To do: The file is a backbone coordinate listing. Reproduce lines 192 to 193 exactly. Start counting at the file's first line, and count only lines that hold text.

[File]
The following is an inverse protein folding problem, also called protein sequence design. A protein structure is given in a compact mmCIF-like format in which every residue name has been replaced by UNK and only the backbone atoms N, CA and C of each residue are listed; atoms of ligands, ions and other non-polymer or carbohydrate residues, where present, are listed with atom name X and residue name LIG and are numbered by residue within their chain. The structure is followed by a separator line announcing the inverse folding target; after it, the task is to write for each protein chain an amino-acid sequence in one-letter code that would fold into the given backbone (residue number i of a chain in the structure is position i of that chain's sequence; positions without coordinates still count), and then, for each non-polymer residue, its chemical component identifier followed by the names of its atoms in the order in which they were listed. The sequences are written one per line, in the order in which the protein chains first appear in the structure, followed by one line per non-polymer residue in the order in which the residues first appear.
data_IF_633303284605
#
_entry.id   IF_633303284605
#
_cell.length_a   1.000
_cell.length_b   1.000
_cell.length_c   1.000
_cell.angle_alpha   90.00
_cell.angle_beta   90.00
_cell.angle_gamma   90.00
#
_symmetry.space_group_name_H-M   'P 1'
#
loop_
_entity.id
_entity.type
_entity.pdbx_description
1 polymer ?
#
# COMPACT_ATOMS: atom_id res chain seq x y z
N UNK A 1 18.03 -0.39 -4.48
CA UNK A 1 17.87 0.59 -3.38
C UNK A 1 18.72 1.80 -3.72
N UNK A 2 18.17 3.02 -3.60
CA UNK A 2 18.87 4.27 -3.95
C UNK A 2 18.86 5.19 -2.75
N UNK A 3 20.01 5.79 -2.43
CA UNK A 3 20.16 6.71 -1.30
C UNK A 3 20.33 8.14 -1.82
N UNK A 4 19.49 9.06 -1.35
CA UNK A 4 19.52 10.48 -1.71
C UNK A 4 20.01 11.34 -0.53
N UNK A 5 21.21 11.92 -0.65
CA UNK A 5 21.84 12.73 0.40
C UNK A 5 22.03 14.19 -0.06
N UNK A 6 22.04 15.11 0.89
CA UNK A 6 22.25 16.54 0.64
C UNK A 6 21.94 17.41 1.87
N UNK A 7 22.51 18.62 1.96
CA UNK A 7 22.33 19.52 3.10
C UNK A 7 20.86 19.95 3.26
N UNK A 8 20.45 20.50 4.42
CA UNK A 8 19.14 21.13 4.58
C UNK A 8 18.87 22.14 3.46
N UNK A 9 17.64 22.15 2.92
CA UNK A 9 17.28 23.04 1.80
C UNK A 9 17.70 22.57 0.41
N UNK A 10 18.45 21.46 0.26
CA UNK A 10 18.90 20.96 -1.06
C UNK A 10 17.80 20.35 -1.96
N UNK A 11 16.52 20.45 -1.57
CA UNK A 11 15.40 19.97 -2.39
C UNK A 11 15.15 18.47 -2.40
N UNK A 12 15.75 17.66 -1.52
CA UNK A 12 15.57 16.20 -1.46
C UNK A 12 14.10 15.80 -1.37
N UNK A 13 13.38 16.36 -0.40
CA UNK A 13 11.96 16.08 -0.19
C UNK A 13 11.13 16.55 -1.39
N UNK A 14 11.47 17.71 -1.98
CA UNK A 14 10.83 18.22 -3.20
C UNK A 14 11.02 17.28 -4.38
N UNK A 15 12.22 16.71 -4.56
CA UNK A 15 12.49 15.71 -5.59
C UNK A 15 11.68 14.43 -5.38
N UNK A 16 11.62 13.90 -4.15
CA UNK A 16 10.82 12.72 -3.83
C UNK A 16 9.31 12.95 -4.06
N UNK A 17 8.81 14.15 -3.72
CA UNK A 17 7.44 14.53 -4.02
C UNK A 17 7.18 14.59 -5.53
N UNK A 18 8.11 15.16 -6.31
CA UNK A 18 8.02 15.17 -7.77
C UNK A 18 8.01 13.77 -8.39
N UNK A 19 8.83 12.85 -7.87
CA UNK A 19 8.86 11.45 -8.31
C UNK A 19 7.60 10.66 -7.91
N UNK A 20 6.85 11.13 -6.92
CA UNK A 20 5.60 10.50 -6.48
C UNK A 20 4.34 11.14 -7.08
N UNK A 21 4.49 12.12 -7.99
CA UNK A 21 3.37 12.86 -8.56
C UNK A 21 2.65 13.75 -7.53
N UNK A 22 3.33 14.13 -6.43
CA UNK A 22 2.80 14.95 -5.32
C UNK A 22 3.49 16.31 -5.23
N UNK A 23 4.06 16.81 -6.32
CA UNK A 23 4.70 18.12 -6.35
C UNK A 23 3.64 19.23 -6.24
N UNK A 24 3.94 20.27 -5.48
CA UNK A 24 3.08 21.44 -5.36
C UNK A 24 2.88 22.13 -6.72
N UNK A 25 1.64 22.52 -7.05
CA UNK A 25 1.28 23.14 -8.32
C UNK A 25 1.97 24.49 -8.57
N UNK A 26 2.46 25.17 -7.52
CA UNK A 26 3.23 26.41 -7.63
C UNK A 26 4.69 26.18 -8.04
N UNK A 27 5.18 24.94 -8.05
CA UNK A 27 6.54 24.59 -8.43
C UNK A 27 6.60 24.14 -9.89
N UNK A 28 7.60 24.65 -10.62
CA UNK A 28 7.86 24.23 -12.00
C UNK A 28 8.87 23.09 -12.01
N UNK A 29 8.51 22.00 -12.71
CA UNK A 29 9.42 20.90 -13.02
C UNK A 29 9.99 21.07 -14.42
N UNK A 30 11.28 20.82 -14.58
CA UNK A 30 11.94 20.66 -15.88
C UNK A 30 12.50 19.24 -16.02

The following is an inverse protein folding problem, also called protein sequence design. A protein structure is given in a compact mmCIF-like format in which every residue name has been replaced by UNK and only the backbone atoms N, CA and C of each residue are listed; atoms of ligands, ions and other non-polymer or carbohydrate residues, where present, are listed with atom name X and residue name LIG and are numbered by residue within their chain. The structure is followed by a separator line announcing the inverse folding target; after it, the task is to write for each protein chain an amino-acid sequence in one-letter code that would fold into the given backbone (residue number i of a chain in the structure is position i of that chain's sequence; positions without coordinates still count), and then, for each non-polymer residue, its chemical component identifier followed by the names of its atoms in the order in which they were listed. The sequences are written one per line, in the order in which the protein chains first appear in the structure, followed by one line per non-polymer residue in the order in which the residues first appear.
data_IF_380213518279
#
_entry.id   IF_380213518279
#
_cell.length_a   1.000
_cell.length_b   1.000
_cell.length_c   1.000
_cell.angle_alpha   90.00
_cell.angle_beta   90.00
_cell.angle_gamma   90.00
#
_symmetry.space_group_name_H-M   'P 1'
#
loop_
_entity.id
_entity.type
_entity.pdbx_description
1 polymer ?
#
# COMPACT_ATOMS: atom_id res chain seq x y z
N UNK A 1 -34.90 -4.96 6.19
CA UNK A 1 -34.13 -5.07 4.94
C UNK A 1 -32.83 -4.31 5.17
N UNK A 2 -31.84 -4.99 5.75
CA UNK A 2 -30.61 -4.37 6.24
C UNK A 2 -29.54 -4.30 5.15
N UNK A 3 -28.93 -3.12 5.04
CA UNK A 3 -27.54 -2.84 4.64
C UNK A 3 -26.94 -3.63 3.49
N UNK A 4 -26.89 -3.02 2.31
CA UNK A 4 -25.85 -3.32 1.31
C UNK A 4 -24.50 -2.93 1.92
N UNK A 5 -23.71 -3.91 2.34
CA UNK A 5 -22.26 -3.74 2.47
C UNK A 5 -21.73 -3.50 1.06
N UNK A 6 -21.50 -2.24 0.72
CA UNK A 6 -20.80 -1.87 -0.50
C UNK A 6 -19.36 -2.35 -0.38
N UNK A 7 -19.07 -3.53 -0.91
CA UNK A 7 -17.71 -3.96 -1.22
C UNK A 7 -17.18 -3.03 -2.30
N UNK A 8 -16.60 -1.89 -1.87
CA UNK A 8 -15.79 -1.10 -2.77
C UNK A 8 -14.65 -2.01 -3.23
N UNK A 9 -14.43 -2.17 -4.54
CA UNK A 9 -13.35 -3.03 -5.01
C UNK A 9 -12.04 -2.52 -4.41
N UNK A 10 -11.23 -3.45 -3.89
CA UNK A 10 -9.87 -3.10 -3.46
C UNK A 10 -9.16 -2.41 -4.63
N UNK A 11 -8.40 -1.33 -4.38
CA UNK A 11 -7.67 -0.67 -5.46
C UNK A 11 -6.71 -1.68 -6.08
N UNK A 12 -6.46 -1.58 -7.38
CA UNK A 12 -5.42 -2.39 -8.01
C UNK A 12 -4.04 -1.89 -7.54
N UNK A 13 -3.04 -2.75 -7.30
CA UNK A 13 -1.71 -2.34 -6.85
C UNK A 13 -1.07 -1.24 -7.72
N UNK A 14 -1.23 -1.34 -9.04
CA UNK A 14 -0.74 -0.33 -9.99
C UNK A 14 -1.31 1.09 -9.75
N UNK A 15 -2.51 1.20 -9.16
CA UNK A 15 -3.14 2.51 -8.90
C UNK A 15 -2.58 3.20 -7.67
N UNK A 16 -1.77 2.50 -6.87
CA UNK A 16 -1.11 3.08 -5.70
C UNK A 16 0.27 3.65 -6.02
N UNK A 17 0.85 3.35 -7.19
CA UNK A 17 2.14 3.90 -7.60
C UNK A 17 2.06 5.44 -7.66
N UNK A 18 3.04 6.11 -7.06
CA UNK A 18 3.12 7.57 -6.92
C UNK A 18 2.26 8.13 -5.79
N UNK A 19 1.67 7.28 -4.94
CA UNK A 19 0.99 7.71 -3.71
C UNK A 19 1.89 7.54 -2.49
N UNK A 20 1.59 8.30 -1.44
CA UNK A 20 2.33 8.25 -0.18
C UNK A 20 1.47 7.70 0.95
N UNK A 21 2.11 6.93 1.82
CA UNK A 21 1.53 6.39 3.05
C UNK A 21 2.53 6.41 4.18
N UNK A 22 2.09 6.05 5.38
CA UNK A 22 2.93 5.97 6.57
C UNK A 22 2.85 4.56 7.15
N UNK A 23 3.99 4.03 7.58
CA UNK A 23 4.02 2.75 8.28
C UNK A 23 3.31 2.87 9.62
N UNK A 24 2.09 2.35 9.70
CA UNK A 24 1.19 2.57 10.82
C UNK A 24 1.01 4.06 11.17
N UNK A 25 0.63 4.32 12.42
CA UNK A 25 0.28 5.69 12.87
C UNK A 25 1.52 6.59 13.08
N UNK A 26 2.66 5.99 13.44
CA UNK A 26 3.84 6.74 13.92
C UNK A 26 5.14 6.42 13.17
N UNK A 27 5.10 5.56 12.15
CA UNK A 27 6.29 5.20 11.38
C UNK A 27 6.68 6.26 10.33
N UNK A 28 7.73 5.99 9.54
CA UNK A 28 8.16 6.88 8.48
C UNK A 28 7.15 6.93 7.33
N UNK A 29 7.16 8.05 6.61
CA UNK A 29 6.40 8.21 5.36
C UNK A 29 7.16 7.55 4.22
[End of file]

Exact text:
C UNK A 20 1.47 7.70 0.95
N UNK A 21 2.11 6.93 1.82